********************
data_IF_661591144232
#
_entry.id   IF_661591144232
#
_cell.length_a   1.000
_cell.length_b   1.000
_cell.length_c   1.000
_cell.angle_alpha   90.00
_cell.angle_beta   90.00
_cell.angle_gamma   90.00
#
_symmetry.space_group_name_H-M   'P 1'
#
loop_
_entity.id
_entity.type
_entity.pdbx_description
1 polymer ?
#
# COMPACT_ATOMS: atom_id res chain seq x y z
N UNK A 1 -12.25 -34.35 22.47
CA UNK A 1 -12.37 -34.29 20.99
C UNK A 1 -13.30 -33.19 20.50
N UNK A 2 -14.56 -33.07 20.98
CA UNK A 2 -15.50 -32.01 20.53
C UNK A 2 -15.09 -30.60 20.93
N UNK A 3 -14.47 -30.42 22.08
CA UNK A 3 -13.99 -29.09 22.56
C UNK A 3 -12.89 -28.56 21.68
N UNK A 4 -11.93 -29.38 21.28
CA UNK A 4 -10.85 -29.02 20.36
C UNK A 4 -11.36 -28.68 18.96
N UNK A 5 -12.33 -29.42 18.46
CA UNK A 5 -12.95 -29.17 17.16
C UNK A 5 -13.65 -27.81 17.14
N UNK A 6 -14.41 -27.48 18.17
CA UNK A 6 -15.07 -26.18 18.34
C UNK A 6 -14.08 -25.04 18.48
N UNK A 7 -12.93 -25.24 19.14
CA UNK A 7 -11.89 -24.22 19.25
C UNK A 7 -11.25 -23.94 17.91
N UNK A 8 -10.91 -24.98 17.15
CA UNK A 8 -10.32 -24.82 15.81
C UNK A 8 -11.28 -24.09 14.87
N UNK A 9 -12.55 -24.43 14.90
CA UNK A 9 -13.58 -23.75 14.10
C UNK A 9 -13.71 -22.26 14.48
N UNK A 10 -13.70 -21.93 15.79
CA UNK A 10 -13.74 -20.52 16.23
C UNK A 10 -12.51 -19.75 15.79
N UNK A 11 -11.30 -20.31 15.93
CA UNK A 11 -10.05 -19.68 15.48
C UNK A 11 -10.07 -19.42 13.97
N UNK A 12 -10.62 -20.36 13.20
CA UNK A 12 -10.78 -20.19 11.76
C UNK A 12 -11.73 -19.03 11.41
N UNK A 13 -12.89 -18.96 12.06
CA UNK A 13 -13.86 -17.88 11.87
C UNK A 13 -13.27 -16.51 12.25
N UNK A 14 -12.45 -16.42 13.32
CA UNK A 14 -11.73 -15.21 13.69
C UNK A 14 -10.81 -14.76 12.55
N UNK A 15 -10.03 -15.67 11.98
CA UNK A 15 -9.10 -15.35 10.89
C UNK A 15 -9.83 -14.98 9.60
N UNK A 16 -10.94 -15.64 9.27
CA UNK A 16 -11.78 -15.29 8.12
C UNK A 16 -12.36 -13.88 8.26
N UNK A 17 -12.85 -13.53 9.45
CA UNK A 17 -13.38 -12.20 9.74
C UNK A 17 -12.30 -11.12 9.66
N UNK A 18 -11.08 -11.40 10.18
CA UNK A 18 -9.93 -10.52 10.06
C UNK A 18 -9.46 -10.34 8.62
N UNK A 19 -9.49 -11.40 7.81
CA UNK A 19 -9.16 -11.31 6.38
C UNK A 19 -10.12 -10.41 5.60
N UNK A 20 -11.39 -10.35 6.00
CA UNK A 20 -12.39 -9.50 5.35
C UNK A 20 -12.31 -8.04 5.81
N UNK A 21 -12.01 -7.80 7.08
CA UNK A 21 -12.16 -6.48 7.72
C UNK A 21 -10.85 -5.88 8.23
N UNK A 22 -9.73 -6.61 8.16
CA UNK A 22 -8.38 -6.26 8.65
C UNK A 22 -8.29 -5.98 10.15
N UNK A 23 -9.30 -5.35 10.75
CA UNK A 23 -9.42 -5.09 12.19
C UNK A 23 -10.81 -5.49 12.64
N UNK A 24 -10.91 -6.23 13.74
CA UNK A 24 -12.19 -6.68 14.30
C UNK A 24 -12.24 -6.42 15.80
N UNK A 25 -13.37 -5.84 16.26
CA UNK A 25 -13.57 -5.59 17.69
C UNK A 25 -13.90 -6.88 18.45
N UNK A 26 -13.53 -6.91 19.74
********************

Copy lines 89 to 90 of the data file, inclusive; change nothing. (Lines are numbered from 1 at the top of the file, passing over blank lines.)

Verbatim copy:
C UNK A 23 -10.81 -5.49 12.64
N UNK A 24 -10.91 -6.23 13.74